Who is the Office of the Comptroller of the Currency?
The Office of the Comptroller of the Currency (OCC) is an independent bureau within the United States Department of the Treasury that examines the conditions of banks and financial institutions that operate across the country. The federal agency was established by The National Currency Act of 1863: their mission is to supervise, regulate, and charter agencies of foreign banks in the US, federal branches, federally chartered savings associations and national banks. Due to the various supervisory duties of the OCC, international money transfer customers may encounter the organization when sending money abroad.
Unlike other financial regulators in the United States - such as The Federal Deposit Insurance Corporation (FDIC) - the OCC does not receive funding from Congress. Instead, funds are secured from federal savings associations and national banks. These financial institutions fund the OCC, who in turn, process corporate applications and examinations. Other funding is secured from investment income and US Treasury securities make up the majority of this revenue stream.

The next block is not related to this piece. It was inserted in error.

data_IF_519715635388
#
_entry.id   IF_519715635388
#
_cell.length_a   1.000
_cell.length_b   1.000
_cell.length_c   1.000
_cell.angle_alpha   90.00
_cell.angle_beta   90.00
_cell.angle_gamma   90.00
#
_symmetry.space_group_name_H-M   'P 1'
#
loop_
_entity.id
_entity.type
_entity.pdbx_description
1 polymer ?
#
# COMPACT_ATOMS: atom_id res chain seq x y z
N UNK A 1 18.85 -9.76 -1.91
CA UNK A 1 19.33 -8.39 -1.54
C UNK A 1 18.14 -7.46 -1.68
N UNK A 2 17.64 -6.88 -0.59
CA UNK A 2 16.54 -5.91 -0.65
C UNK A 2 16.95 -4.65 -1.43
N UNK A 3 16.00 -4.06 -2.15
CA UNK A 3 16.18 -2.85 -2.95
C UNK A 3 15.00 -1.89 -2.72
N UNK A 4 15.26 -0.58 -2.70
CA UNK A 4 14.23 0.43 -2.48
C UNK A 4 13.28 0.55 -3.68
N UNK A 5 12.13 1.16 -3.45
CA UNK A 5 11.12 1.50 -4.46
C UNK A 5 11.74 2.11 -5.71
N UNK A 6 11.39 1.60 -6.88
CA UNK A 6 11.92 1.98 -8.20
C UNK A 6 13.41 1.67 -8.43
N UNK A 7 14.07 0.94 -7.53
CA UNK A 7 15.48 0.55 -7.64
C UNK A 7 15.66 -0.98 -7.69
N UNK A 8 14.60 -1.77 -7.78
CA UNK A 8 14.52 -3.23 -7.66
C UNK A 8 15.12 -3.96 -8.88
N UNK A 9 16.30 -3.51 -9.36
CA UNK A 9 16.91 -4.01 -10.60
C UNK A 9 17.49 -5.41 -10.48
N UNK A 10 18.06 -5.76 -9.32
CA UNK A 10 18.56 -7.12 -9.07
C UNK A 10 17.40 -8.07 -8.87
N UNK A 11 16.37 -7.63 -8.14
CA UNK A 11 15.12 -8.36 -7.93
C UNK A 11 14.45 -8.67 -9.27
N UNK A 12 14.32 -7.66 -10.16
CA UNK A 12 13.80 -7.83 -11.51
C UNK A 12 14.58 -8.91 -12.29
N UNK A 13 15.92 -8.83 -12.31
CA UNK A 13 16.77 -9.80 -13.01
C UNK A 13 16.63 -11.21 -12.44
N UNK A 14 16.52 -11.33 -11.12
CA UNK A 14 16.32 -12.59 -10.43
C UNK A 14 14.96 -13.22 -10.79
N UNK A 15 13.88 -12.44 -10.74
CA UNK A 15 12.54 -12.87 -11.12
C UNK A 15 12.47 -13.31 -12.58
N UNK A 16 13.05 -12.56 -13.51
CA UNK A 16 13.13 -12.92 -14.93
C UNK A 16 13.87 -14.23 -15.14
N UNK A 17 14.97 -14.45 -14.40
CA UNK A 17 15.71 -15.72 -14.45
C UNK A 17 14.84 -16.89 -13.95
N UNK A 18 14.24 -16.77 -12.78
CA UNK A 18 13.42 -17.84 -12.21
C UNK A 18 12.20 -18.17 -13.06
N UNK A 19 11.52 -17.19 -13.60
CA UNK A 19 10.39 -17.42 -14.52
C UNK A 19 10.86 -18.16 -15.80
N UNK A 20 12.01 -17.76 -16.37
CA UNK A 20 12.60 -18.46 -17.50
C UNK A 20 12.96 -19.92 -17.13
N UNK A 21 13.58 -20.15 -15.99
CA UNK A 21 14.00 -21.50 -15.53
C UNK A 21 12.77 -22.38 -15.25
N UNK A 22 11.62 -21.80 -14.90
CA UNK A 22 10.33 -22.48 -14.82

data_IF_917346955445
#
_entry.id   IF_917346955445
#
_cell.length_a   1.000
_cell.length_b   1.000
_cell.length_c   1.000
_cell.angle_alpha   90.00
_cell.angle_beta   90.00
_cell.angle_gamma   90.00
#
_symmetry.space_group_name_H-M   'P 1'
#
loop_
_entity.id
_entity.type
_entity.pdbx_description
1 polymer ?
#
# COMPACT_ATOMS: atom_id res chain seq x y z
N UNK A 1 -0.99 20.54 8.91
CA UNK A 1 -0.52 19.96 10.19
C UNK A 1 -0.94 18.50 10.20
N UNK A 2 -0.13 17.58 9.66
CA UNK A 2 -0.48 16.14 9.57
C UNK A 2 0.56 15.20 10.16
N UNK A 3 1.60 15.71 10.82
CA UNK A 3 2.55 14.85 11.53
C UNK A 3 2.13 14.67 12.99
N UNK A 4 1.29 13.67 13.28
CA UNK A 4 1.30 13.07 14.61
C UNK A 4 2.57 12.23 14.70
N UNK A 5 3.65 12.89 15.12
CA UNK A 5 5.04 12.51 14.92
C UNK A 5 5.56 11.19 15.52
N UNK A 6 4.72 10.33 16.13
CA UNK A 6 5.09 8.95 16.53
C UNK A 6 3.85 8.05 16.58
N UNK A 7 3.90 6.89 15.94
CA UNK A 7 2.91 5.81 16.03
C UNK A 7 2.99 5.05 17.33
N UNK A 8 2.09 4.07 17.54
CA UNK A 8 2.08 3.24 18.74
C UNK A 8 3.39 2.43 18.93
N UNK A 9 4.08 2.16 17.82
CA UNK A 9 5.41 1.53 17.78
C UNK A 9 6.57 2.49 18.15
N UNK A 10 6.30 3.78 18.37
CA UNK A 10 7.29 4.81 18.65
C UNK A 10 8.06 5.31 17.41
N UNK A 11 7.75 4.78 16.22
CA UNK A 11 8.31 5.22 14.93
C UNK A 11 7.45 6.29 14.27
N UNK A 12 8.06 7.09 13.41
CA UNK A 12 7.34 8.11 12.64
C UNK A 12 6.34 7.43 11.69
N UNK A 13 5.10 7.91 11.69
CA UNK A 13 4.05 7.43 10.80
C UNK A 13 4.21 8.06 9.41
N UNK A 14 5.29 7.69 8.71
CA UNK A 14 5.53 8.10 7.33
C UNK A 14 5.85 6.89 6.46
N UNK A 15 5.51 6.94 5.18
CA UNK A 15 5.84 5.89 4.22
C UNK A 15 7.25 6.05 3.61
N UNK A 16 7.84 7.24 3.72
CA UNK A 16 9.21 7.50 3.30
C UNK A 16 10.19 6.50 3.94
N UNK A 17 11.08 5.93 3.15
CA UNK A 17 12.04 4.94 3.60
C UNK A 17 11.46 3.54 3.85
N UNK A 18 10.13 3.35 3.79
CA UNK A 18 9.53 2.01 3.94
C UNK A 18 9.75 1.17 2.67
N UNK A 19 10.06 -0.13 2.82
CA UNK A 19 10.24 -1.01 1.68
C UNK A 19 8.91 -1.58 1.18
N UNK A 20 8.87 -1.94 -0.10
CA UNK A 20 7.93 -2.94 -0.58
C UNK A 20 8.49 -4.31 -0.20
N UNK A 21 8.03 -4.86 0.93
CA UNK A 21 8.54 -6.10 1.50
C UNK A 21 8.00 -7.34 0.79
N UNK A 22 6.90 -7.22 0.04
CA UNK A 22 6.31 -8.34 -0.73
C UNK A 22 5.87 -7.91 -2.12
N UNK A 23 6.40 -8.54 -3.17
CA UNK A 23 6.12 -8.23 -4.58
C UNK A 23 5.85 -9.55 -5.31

The Comptroller of Currency is a Senate-appointed individual who chairs the office for a 5-year term. At the time of writing (Jan 2022) the Acting Comptroller of Currency is Michael J. Hsu, who was appointed in May 2021, by Secretary of the Treasury Janet Yellen.
Headquartered in Washington, DC, the OCC has 4 districts located in New York, Denver, Dallas, and Chicago, with a further 92 locations across the United States.
What is the Office of the Comptroller of the Currency responsible for?
This section will outline the main responsibilities of the OCC, as we explain how the independent bureau helps charter the US financial system and international transfers sent to and from the country.
Duties overseen of the OCC include:
Ensuring customers are protected from fraudulent banking practices
Ensuring consumers have equal and fair access to banking services
Issuing penalties to any banks that do not adhere to the regulations and laws
Monitoring banks and identifying illicit or unsafe practices that threaten to destabilize the financial sector or put consumer money at risk
Evaluating new bank branch and bank charter applications to ensure they meet the requirements of United States law.
Examining corporate structure to ensure banks are in the best position to follow all governing rules
Visiting bank headquarters and branches, to perform audits that determine if customer funds are at risk
Providing various framework for banks to follow
Working with member banks to help navigate regulations and follow applicable guidelines
The OCC is a core financial regulator with a vast workload that includes supervising 1,109 banks with a total value of $15.1 trillion. This money makes up approximately 65% of the overall US commercial banking sector.
Furthermore, there are 2,352 OCC examiners and their budget for 2022 is $1.154B. They are one of the key regulators for safeguarding the funds of money transfer clients that use the US banking system.
Why is the Office of the Comptroller of the Currency important?